Graph kernels have recently emerged as a promising approach for tackling the graph similarity and learning tasks at the same time. In this paper, we propose a general framework for designing graph kernels. The proposed framework capitalizes on the well-known message passing scheme on graphs. The kernels derived from the framework consist of two components. The first component is a kernel between vertices, while the second component is a kernel between graphs. The main idea behind the proposed framework is that the representations of the vertices are implicitly updated using an iterative procedure. Then, these representations serve as the building blocks of a kernel that compares pairs of graphs. We derive four instances of the proposed framework, and show through extensive experiments that these instances are competitive with state-of-the-art methods in various tasks.
Nikolentzos, Giannis (Ecole Polytechnique and Athens University of Economics and Business) | Meladianos, Polykarpos (Ecole Polytechnique and Athens University of Economics and Business) | Vazirgiannis, Michalis (Ecole Polytechnique and Athens University of Economics and Business)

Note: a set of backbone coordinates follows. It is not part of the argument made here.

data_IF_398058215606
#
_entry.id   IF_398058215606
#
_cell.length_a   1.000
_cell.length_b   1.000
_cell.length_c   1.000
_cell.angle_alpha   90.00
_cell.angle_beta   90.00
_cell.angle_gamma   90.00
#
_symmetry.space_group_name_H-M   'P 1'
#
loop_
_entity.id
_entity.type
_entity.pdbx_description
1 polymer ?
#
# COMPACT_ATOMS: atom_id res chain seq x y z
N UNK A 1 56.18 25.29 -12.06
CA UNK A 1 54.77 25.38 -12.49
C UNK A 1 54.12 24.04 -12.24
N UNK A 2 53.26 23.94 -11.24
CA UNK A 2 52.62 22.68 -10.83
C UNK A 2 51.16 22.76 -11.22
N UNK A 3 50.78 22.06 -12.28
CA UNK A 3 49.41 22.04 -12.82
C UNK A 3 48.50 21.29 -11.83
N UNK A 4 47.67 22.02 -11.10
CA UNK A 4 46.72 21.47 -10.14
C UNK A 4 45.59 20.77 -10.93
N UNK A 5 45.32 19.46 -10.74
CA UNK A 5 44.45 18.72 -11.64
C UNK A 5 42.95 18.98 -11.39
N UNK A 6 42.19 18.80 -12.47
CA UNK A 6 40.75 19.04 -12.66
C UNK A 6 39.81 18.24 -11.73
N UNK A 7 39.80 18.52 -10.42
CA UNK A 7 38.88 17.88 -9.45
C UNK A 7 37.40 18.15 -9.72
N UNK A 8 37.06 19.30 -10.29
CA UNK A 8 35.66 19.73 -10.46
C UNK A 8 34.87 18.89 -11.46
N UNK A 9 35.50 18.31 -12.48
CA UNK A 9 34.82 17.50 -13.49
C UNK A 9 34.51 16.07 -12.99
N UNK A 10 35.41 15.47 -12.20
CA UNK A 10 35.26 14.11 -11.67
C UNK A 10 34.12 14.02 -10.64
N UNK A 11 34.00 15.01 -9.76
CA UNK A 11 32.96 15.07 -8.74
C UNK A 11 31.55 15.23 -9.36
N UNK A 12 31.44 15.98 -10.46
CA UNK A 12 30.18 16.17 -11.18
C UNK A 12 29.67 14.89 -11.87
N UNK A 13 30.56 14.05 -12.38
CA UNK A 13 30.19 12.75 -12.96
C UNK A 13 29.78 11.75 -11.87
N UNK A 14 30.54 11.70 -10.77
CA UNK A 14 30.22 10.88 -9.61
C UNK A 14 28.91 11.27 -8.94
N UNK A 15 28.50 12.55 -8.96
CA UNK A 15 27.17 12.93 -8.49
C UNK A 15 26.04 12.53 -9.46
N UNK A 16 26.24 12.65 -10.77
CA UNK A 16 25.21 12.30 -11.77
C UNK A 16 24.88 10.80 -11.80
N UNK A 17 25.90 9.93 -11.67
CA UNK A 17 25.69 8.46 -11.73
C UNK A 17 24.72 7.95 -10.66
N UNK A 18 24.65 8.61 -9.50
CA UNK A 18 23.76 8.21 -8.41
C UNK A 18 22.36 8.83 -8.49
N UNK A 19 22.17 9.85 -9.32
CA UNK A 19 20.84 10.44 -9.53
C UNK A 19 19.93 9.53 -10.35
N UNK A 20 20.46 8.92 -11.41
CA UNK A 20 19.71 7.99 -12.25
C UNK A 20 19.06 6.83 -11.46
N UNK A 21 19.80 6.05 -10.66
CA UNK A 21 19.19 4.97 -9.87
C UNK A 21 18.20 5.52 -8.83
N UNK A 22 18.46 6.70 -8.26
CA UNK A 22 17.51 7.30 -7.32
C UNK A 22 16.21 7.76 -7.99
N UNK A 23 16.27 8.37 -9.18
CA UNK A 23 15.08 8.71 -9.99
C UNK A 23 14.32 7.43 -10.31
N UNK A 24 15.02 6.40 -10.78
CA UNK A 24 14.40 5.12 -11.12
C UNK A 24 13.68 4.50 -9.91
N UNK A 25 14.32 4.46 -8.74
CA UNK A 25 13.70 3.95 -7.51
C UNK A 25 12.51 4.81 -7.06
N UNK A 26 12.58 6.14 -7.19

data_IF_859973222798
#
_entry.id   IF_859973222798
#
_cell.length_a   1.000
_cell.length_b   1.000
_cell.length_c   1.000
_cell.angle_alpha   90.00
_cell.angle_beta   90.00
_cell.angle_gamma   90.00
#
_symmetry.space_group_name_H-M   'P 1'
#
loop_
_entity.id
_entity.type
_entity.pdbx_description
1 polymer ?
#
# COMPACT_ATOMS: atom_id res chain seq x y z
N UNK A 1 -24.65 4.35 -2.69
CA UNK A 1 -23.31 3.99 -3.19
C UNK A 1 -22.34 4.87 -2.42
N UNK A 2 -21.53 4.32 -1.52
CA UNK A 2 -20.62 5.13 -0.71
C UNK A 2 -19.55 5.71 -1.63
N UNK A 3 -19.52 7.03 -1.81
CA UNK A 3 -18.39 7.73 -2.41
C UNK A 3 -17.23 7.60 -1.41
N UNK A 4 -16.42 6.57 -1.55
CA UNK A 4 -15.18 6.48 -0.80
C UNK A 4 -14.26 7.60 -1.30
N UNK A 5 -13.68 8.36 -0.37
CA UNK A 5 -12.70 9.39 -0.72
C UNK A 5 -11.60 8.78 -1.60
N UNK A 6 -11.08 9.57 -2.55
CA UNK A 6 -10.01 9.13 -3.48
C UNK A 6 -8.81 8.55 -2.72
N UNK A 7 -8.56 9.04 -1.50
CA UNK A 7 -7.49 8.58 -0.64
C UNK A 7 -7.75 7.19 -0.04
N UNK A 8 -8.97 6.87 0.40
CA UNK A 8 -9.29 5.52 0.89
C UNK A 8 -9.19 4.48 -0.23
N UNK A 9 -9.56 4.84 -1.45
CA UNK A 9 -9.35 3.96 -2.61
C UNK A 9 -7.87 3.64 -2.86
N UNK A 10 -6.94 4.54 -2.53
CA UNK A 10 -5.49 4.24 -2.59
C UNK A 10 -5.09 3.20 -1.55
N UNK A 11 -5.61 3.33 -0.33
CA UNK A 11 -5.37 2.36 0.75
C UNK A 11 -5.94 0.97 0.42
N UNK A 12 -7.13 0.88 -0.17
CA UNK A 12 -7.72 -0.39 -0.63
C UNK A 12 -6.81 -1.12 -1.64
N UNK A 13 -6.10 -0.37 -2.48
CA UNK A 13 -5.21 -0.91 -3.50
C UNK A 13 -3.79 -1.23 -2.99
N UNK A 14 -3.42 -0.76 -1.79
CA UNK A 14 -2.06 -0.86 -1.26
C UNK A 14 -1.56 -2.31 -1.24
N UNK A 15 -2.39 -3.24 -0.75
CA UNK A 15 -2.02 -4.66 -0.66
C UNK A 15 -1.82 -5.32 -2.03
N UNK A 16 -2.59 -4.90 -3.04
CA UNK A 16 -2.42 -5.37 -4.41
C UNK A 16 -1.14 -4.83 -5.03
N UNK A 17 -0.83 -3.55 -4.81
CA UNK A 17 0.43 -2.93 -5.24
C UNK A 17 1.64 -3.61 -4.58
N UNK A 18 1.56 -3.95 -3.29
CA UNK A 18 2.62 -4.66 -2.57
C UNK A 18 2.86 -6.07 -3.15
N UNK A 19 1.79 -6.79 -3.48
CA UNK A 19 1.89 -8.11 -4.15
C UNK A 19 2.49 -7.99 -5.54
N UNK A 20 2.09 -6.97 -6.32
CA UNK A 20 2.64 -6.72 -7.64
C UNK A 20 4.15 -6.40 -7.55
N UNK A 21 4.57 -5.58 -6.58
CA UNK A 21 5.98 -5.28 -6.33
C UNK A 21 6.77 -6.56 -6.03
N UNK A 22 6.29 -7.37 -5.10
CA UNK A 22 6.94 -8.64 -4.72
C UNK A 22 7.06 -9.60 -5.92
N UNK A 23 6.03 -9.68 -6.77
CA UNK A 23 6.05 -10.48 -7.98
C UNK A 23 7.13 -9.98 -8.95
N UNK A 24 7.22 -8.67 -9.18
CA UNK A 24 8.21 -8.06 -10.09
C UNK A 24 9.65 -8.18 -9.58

Graph kernels have emerged as a powerful tool for graph comparison. Most existing graph kernels focus on local properties of graphs and ignore global structure. In this paper, we compare graphs based on their global properties as these are captured by the eigenvectors of their adjacency matrices. We present two algorithms for both labeled and unlabeled graph comparison. These algorithms represent each graph as a set of vectors corresponding to the embeddings of its vertices. The similarity between two graphs is then determined using the Earth Mover's Distance metric. These similarities do not yield a positive semidefinite matrix. To address for this, we employ an algorithm for SVM classification using indefinite kernels. We also present a graph kernel based on the Pyramid Match kernel that finds an approximate correspondence between the sets of vectors of the two graphs. We further improve the proposed kernel using the Weisfeiler-Lehman framework. We evaluate the proposed methods on several benchmark datasets for graph classification and compare their performance to state-of-the-art graph kernels. In most cases, the proposed algorithms outperform the competing methods, while their time complexity remains very attractive.